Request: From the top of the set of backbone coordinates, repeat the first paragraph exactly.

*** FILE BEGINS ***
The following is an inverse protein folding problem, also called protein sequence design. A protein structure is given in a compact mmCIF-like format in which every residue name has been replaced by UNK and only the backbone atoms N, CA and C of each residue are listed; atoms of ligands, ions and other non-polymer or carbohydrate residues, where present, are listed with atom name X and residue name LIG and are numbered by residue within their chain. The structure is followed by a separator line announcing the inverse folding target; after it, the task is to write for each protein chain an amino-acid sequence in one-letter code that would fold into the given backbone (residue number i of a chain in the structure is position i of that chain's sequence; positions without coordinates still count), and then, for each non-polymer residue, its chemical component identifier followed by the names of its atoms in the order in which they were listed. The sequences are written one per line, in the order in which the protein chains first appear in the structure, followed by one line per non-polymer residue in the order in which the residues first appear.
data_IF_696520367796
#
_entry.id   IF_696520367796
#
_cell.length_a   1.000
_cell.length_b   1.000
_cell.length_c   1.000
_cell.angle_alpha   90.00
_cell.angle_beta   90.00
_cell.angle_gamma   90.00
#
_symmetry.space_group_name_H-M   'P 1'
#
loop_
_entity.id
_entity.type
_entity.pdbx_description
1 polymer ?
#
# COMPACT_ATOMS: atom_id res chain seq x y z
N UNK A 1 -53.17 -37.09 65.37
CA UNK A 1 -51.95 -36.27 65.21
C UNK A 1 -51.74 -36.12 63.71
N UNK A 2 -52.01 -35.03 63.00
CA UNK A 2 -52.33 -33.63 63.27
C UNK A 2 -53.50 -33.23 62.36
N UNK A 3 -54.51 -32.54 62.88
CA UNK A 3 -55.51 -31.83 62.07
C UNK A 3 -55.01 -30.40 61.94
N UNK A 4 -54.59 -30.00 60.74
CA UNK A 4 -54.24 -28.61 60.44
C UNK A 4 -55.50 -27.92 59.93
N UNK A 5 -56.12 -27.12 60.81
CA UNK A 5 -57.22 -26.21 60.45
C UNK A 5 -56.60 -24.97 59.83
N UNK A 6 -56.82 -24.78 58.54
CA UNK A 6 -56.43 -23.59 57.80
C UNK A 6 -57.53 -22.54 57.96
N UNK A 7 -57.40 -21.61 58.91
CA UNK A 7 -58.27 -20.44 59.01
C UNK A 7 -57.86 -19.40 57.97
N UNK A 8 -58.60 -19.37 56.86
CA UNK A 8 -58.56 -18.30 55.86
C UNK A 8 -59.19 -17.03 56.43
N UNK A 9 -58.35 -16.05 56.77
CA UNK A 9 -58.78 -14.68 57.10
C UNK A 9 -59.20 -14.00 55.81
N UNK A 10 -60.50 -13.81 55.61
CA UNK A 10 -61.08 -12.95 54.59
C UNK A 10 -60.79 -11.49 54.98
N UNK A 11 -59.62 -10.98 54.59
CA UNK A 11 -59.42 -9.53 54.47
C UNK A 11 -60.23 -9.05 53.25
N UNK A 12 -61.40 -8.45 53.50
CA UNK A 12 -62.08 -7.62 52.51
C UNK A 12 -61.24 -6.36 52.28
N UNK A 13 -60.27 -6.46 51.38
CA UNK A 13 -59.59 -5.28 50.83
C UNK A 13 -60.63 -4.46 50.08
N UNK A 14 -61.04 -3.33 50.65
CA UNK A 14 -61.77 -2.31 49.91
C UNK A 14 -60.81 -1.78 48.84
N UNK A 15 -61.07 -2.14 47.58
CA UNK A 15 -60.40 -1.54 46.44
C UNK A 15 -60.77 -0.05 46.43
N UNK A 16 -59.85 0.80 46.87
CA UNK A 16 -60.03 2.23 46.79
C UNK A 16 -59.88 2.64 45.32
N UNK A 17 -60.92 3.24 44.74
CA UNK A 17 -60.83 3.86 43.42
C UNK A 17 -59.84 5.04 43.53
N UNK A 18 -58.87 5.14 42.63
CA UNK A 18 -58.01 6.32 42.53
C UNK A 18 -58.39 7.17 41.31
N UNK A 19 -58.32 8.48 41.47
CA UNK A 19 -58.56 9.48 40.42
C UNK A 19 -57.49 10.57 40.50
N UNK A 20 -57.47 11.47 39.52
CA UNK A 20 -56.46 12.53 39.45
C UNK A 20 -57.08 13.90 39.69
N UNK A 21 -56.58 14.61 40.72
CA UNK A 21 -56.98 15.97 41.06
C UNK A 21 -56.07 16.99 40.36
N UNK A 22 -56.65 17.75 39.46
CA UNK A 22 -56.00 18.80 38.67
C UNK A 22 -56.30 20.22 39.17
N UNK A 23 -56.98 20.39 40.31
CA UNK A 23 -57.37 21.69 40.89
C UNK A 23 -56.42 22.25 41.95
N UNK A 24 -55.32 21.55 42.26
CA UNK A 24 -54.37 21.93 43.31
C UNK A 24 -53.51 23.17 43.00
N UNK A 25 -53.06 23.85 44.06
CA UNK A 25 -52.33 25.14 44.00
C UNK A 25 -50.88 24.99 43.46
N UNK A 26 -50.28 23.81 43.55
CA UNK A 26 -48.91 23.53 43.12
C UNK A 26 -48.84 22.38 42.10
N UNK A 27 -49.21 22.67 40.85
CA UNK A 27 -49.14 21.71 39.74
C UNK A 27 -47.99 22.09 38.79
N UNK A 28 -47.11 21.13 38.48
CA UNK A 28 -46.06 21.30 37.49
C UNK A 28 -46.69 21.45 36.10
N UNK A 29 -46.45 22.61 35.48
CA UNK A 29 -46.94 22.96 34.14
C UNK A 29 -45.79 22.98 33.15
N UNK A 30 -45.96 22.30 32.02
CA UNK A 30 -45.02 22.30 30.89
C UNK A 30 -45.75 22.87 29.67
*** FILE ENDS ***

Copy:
The following is an inverse protein folding problem, also called protein sequence design. A protein structure is given in a compact mmCIF-like format in which every residue name has been replaced by UNK and only the backbone atoms N, CA and C of each residue are listed; atoms of ligands, ions and other non-polymer or carbohydrate residues, where present, are listed with atom name X and residue name LIG and are numbered by residue within their chain. The structure is followed by a separator line announcing the inverse folding target; after it, the task is to write for each protein chain an amino-acid sequence in one-letter code that would fold into the given backbone (residue number i of a chain in the structure is position i of that chain's sequence; positions without coordinates still count), and then, for each non-polymer residue, its chemical component identifier followed by the names of its atoms in the order in which they were listed. The sequences are written one per line, in the order in which the protein chains first appear in the structure, followed by one line per non-polymer residue in the order in which the residues first appear.